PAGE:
- 1/3 cup walnuts, toasted lightly and chopped fine
- 2 garlic cloves, minced and mashed to a paste with 1/2 teaspoon salt
- 1 tablespoon fresh lemon juice, or to taste
- 1 teaspoon ground cumin
- 1/2 teaspoon dried hot red pepper flakes
- ¼ to ½ cup extra-virgin olive oil
- Bread to spread on
In a food processor blend together the peppers, the breadcrumbs, the walnuts, the garlic, the lemon juice, the cumin, the red pepper flakes, and salt to taste until the mixture is smooth and with the motor running add the oil gradually and blend very briefly to a rough, slightly chunky paste.
Transfer the muhammara to a bowl and serve it at room temperature with the bread.
Muhammara should be stored in an airtight container in the fridge.
- 8 oz of your favorite olives* (I used kalamata olives)
- 2 tbsp fresh cilantro, finely chopped
- 2 tbsp fresh parsley, finely chopped
- 1 fat garlic cloves, minced
- ½ tsp cumin, freshly ground
- ½ tsp coriander seeds
- A good pinch of cayenne pepper, or to taste
- 1 tbsp freshly squeezed lemon juice
- 2 tbsp extra virgin olive oil
- A dash of sea salt to taste
Rinse the olives two or three times under running water to remove the excess brine. Set aside to drain.
Put the remaining ingredients in a mortar or a bowl and mix enough to combine. Pour the marinade over the olives and stir well. Let the flavors develop for at least 1 hour before serving.
* Most Middle Eastern stores have a good variety of olives for a fair price. My favorite variety is the oil cured black olives; sometimes called Moroccan olives.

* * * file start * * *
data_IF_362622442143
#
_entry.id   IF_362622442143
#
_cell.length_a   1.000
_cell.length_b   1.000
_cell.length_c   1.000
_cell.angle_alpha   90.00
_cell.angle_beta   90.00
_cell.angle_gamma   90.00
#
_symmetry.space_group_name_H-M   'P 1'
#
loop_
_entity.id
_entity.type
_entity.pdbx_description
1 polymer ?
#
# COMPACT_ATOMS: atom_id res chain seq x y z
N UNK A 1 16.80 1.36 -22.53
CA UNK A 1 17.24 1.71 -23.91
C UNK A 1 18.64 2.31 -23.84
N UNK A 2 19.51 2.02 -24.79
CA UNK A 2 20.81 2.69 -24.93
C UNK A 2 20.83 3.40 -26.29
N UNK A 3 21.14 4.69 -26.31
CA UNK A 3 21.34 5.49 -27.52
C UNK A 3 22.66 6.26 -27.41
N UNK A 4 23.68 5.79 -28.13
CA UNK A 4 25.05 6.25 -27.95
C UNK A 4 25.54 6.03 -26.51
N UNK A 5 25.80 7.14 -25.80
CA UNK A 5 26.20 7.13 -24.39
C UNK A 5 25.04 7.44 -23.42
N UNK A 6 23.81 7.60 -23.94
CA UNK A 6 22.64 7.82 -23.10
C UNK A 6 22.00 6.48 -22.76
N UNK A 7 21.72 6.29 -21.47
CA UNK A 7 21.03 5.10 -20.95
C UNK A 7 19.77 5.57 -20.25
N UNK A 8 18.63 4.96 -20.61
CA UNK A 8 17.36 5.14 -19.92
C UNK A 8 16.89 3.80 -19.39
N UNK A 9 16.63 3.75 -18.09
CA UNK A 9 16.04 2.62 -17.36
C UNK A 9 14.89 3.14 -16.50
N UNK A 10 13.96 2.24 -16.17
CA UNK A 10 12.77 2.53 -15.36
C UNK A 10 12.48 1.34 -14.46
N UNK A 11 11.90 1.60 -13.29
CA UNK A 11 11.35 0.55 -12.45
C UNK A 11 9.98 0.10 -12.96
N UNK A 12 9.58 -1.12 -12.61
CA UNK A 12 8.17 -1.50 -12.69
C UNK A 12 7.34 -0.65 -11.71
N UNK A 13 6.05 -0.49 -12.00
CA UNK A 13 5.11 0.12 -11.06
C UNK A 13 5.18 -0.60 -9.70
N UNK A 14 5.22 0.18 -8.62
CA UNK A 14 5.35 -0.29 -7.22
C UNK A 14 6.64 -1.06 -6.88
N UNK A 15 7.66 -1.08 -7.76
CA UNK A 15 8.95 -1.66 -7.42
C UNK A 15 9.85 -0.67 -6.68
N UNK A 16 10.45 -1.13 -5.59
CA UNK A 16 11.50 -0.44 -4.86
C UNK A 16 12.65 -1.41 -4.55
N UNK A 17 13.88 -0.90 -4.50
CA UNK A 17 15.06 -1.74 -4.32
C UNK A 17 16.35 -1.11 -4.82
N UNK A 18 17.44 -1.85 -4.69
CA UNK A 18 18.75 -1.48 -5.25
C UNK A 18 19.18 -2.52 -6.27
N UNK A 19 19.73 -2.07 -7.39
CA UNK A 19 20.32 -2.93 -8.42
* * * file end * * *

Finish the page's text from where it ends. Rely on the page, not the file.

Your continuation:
In Francais Please: Gourmet, Decembre 1993
- 3 poivrons, grillés, épluchés et épépinés ou une jarred de poivrons de 200g
- 25g de chapelure de pain fine
- Une poignée de noix, légerement grilles et hachées
- 2 gousses d’ail, finement émincées avec ½ c.c de sel
- 1 c.s de jus de citron, plus ou moins selon le gout
- 1 c.c de cumin, fraichement moulu
- ½ c.c de piment rouge en flocons
- 50 a 100ml d’huile d’olive
- Du pain pour tartiner
Dans un robot ménager, mélanger les poivrons rouges avec les noix, ail, le jus de citron, le cumin, le piment jusqu’à une consistence onctueuse. Avec le moteur en marche, verser l’huile d’olive en filet juste assez pour que le mélange prenne du volume mais reste riche en petits morceux.
Mettre la Muhammara dans un bol et servir avec des morceaux de pain pour tartiner.
Muhammara se conserve mieux au frigo dans un bocal à fermeture hermétique.
- 225g d’une selection d’olives (J’ai utilisé des olives Kalamata)
- 2 c.s de coriandre, finement haché
- 2 c.s de persil, finement haché
- 1 grosse gousse d’ail, émincée
- ½ c.c de cumin en poudre
- ½ c.c de graines de coriandre
- Une bonne pincée de cayenne, selon le gout de chacun
- 1 c.s de jus de citron
- 2 c.s d’huile d’olive vierge
- Une pincée de sel marin
Rincer les olives deux ou trois fois sous l’eau coullante pour enlever le plus de saumure possible. Laisser égouter.
Mélanger le reste des ingredients dans un mortier ou un petit bol et bien mélanger. Verser la marinade sur les olives et laisser les aromes se connaitre entre elles au moins une heure avant de servir.